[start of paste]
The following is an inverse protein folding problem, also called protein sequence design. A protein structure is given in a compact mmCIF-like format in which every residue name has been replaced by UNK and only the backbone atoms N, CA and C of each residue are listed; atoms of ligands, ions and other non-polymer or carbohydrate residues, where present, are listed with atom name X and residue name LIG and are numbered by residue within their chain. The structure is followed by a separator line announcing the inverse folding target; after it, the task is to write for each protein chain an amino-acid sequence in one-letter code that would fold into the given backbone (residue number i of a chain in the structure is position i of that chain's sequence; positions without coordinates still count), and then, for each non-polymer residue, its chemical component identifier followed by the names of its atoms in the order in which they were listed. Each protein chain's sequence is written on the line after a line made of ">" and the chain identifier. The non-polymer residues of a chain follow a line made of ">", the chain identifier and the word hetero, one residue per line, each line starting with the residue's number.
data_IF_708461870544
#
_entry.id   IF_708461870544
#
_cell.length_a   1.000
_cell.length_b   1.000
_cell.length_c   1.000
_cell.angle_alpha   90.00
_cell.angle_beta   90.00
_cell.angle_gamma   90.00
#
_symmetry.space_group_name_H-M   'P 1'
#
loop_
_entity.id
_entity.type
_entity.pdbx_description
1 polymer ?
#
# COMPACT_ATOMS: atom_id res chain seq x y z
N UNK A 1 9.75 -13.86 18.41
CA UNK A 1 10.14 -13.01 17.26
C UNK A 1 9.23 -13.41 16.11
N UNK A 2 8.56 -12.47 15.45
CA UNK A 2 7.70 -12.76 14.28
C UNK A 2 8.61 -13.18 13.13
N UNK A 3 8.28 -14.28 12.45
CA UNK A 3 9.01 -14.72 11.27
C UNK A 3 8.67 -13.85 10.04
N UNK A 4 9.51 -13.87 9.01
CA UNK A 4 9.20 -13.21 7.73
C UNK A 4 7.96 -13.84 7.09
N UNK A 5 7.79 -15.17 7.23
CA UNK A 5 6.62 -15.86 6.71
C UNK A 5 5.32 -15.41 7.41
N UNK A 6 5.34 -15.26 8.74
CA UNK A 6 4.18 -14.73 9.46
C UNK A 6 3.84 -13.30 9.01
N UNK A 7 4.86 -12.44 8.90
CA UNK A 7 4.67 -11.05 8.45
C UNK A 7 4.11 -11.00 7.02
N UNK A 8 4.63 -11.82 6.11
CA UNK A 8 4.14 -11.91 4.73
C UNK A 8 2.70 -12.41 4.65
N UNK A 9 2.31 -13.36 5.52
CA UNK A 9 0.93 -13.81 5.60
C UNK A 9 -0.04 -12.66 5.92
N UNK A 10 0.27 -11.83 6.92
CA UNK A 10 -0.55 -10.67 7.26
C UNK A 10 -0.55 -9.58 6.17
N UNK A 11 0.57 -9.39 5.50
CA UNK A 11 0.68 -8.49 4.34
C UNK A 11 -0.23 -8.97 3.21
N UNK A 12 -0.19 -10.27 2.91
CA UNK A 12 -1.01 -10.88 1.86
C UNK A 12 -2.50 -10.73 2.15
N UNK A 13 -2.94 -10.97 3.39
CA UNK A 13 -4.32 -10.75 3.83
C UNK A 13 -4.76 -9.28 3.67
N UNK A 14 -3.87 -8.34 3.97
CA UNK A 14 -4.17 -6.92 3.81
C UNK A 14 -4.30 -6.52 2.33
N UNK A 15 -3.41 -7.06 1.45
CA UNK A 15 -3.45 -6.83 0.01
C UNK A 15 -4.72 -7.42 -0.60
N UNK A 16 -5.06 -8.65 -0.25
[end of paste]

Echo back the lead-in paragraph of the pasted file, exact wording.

The following is an inverse protein folding problem, also called protein sequence design. A protein structure is given in a compact mmCIF-like format in which every residue name has been replaced by UNK and only the backbone atoms N, CA and C of each residue are listed; atoms of ligands, ions and other non-polymer or carbohydrate residues, where present, are listed with atom name X and residue name LIG and are numbered by residue within their chain. The structure is followed by a separator line announcing the inverse folding target; after it, the task is to write for each protein chain an amino-acid sequence in one-letter code that would fold into the given backbone (residue number i of a chain in the structure is position i of that chain's sequence; positions without coordinates still count), and then, for each non-polymer residue, its chemical component identifier followed by the names of its atoms in the order in which they were listed. Each protein chain's sequence is written on the line after a line made of ">" and the chain identifier. The non-polymer residues of a chain follow a line made of ">", the chain identifier and the word hetero, one residue per line, each line starting with the residue's number.